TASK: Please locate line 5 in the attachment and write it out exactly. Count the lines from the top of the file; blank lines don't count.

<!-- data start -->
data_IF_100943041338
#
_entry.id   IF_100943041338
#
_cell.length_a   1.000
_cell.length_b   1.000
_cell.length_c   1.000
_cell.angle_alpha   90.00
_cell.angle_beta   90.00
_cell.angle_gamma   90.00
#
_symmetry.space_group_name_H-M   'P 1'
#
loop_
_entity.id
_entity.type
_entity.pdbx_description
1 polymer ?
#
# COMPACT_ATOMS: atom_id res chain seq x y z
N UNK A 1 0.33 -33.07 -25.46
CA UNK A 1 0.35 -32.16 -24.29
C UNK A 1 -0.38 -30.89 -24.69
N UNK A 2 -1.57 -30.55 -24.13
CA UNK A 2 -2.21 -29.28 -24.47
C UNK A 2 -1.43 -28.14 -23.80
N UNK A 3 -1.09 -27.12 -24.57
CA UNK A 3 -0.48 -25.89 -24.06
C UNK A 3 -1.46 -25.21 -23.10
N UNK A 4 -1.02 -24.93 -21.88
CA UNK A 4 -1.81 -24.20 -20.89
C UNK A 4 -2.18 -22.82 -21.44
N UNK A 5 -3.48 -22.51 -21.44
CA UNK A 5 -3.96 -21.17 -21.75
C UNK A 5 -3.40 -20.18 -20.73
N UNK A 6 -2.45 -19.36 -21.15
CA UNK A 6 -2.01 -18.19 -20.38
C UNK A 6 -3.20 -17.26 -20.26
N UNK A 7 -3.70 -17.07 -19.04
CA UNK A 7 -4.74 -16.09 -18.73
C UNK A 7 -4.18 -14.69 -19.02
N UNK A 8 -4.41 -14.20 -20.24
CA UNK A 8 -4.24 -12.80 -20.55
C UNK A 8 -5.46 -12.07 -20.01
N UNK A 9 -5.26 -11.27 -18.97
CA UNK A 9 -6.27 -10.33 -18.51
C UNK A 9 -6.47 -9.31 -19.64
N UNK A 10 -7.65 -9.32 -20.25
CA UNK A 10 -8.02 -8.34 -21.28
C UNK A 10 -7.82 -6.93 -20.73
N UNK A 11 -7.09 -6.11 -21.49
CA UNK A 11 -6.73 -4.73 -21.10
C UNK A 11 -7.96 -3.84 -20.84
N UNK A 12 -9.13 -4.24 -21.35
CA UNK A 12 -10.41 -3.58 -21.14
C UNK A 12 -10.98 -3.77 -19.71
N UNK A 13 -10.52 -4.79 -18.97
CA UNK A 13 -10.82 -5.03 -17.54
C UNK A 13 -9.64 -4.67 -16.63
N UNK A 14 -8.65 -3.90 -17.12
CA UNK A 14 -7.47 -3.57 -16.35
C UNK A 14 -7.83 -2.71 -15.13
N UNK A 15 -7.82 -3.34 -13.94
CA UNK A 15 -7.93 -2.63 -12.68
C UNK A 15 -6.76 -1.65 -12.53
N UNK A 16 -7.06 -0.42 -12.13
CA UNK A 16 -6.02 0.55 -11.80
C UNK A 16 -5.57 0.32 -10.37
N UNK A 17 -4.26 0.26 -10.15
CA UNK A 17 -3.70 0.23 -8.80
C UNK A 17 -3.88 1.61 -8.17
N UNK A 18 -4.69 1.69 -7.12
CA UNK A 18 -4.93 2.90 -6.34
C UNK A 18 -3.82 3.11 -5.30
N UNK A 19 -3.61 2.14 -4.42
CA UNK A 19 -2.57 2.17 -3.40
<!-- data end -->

_cell.length_a   1.000